Streamwater chemistry

Physicochemical properties and agriculture suitability assessments of irrigation water samples in the study area are illustrated in Table 3. The temperature of the water samples varied from 9 to 17 °C, and the average turbidity values were 9.0 ± 7.7 NTU and 12.9 ± 12.5 NTU for WS-1 and WS-2, respectively. The overall pH of the water samples was found to be neutral (7.30–7.98). The irrigation water samples of the study area had low EC and TDS values in the range 99.7–269.4 μS/cm and 61.3–172.4 mg/L, respectively. The Cl was the dominant anion contributing 66.87% of the total anions, followed by SO42–, PO43−, NO3 and HCO3 accounting for 25.1%, 4.4%, 2.3% and 2.0%, respectively. In cation chemistry, Na+ was dominant, accounting for 33.8% of total cations, followed by Mg2+ (33.5%), Ca2+ (24.4%), and K+ (8.3%). The measured concentration of major ions including pH and EC of the streamwater were within the acceptable thresholds of the FAO and therefore pose no threat to crops (Ayers & Westcot 1985).

Table 3

Physicochemical properties and agricultural suitability of irrigation samples in the study area

WS-1
WS-2
Avg (n = 35)MaxMinSTDVAvg (n = 35)MaxMinSTDV
Temp 10.72 14.00 9.00 1.37 13.26 17.00 11.00 1.87 
Turb 9.03 31.00 2.00 7.69 12.94 51.00 1.00 12.51 
pH 7.65 7.81 7.50 0.09 7.66 7.98 7.30 0.20 
EC 117.20 130.80 99.70 8.33 157.97 269.40 121.30 24.10 
TDS 75.76 113.79 61.25 8.73 101.10 172.42 77.63 15.42 
Ca2+ 6.00 10.00 4.00 1.46 8.51 12.00 6.00 1.56 
Mg2+ 4.83 9.60 2.40 1.41 7.23 13.20 4.80 2.32 
Na+ 11.60 18.48 6.19 1.99 11.46 18.51 6.22 2.00 
K+ 4.83 5.24 4.13 0.29 4.75 5.24 4.16 0.31 
HCO3 714.10 928.84 573.81 118.32 1,270.41 1,438.94 1,022.05 111.80 
Cl 18.49 26.59 8.86 3.31 19.50 26.59 17.73 3.59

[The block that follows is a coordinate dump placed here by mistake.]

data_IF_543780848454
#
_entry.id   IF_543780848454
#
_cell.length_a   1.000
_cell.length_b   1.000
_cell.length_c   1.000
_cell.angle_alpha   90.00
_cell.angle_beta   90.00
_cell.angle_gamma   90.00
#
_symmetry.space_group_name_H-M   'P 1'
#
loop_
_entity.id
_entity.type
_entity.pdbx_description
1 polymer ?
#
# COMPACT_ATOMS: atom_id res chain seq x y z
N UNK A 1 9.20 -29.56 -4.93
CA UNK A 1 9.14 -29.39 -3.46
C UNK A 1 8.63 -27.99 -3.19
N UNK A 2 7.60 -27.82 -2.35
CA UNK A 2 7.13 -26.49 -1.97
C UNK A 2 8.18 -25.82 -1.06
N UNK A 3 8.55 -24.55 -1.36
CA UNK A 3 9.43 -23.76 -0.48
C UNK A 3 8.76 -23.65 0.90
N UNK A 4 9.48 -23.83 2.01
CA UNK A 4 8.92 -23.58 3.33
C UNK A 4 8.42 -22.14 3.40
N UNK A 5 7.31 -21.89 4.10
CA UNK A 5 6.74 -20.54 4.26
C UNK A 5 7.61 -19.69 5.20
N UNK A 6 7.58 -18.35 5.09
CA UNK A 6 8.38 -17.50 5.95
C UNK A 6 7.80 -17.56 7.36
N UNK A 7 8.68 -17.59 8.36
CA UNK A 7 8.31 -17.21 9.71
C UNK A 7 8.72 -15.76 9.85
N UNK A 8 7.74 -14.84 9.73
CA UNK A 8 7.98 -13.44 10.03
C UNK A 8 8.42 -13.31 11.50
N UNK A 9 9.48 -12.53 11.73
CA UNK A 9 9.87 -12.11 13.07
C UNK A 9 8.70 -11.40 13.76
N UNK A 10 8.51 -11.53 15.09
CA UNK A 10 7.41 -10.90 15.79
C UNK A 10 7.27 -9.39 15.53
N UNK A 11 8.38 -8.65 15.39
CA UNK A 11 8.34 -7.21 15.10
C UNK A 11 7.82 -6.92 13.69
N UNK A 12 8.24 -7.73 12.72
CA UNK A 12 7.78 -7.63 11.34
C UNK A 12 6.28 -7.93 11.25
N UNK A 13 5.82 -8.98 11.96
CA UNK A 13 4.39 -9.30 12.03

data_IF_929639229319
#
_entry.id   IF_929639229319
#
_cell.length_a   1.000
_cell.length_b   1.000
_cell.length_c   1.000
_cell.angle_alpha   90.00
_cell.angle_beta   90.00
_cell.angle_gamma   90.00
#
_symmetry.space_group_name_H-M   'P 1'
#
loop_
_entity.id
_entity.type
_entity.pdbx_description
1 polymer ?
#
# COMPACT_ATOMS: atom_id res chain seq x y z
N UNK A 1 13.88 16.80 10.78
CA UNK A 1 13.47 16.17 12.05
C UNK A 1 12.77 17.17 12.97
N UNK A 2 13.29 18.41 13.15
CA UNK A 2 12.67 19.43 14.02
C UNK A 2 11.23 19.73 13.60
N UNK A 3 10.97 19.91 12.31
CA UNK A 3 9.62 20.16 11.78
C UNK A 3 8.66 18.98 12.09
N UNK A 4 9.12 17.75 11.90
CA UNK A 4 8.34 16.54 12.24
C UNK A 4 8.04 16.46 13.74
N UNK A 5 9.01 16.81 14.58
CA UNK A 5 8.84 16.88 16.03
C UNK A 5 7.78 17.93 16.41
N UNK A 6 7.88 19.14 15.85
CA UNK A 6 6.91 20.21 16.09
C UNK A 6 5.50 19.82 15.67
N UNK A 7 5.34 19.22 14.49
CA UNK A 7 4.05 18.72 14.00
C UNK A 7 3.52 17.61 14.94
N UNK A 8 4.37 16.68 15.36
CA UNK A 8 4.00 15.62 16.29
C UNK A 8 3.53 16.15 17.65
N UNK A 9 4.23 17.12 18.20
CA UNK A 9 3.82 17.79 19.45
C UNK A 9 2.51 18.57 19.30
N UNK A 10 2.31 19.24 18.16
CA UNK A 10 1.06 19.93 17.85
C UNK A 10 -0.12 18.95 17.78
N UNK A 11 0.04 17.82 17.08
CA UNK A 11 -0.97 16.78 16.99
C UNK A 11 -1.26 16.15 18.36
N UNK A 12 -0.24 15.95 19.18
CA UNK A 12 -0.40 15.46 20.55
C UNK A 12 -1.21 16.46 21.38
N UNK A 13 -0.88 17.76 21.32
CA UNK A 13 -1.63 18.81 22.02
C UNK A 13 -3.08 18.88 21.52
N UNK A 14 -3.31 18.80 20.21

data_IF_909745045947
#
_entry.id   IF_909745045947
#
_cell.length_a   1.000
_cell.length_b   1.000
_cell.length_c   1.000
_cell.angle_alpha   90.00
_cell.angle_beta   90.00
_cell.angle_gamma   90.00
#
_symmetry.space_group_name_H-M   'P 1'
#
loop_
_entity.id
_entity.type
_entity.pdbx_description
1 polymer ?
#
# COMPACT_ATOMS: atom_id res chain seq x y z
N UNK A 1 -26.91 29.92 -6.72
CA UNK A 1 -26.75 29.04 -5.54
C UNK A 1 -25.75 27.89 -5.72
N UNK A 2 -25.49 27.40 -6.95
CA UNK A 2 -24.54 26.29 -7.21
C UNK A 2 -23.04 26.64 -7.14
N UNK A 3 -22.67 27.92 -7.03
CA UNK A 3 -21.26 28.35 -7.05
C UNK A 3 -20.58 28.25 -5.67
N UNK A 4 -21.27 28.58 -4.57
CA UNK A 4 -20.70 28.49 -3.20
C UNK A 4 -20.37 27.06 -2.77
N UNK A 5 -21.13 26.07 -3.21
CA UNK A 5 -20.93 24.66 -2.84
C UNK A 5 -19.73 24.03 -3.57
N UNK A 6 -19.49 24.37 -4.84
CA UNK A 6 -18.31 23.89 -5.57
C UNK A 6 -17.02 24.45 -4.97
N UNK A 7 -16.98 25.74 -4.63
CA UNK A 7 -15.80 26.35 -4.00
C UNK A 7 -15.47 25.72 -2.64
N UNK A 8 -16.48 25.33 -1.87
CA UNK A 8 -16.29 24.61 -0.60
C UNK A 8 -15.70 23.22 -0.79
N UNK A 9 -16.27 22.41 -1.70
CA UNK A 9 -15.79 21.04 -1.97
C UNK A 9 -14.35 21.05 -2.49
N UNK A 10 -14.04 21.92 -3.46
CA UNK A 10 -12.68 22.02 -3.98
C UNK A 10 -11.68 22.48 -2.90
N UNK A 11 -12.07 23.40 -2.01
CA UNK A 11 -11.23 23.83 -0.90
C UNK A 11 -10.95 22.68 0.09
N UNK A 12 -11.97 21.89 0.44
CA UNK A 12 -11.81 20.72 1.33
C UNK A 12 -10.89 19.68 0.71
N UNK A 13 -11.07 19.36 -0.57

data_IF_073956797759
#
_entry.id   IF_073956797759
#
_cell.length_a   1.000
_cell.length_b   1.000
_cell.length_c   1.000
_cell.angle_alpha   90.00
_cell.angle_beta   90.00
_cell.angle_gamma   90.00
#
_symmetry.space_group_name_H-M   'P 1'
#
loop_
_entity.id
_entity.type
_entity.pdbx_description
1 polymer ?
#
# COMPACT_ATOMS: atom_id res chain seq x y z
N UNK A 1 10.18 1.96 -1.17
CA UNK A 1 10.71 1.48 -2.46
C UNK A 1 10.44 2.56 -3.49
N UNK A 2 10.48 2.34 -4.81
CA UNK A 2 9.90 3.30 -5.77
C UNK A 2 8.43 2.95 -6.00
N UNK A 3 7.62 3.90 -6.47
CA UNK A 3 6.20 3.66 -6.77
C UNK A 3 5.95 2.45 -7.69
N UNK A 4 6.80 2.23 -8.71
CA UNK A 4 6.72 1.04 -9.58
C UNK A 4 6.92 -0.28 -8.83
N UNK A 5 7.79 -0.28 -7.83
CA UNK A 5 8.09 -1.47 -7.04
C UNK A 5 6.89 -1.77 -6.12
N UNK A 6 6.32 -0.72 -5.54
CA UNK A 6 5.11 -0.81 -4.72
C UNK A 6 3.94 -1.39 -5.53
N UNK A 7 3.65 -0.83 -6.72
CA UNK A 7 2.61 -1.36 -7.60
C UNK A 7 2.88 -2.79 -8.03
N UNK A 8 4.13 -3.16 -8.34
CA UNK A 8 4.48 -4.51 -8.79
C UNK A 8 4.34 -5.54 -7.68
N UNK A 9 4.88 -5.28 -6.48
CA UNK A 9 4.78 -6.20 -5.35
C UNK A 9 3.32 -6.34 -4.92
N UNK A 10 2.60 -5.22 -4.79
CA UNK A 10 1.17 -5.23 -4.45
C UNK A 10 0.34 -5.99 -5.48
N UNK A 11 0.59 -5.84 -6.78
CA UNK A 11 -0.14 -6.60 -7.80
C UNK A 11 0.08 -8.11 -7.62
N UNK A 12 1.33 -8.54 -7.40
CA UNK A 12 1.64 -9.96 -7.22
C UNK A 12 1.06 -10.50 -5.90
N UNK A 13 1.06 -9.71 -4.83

SO42+ 12.27 34.98 4.12 6.70 11.48 20.58 4.12 5.54 
NO3 1.60 2.40 0.74 0.49 0.96 1.30 0.44 0.16 
PO43− 1.13 6.59 0.41 1.19 1.32 8.94 0.41 1.98 
%Na 47.68 58.38 36.39 5.93 38.38 47.05 26.39 5.96 
SAR 0.87 1.36 0.46 0.17 0.71 1.04 0.37 0.13 
RSBC 0.41 0.60 0.18 0.12 0.85 1.04 0.63 0.11 
MH 56.71 74.80 33.10 7.93 57.67 68.52 49.74 5.07 
MR 1.39 2.97 0.49 0.50 1.40 2.18 0.99 0.31 
KR 0.75 1.19 0.39 0.19 0.51 0.71 0.25 0.13 
PI 102.51 117.79 84.28 9.76 100.86 119.11 71.54 12.56 
WS-1
WS-2
Avg (n = 35)MaxMinSTDVAvg (n = 35)MaxMinSTDV
Temp 10.72 14.00 9.00 1.37 13.26 17.00 11.00 1.87 
Turb 9.03 31.00 2.00 7.69 12.94 51.00 1.00 12.51 
pH 7.65 7.81 7.50 0.09 7.66 7.98 7.30 0.20 
EC 117.20 130.80 99.70 8.33 157.97 269.40 121.30 24.10 
TDS 75.76 113.79 61.25 8.73 101.10 172.42 77.63 15.42 
Ca2+ 6.00 10.00 4.00 1.46 8.51 12.00 6.00 1.56 
Mg2+ 4.83 9.60 2.40 1.41 7.23 13.20 4.80 2.32 
Na+ 11.60 18.48 6.19 1.99 11.46 18.51 6.22 2.00 
K+ 4.83 5.24 4.13 0.29 4.75 5.24 4.16 0.31 
HCO3 714.10 928.84 573.81 118.32 1,270.41 1,438.94 1,022.05 111.80 
Cl 18.49 26.59 8.86 3.31 19.50 26.59 17.73 3.59 
SO42+ 12.27 34.98 4.12 6.70 11.48 20.58 4.12 5.54 
NO3 1.60 2.40 0.74 0.49 0.96 1.30 0.44 0.16 
PO43− 1.13 6.59 0.41 1.19 1.32 8.94 0.41 1.98 
%Na 47.68 58.38 36.39 5.93 38.38 47.05 26.39 5.96 
SAR 0.87 1.36 0.46 0.17 0.71 1.04 0.37 0.13 
RSBC 0.41 0.60 0.18 0.12 0.85 1.04 0.63 0.11 
MH 56.71 74.80 33.10 7.93 57.67 68.52 49.74 5.07 
MR 1.39 2.97 0.49 0.50 1.40 2.18 0.99 0.31 
KR 0.75 1.19 0.39 0.19 0.51 0.71 0.25 0.13 
PI 102.51 117.79 84.28 9.76 100.86 119.11 71.54 12.56 

Units: temperature in °C; turbidity in NTU; EC in µS/cm; cations and anions and TDS are in mg/L except for HCO3 (µEq/L); %Na, SAR, RSC, MH, MR, KR and PI in mEq/L.

One-way ANOVA revealed that the concentrations of Ca2+, Mg2+, HCO3, NO3-N including temperature, EC, turbidity, and TDS measured in WS-1 and WS-2 streamwater samples vary significantly (p < 0.01), whereas pH, Na+, K+, Cl, SO42−, and PO43− measured did not have significant variation between the two streamwater samples.

Hydrochemical facies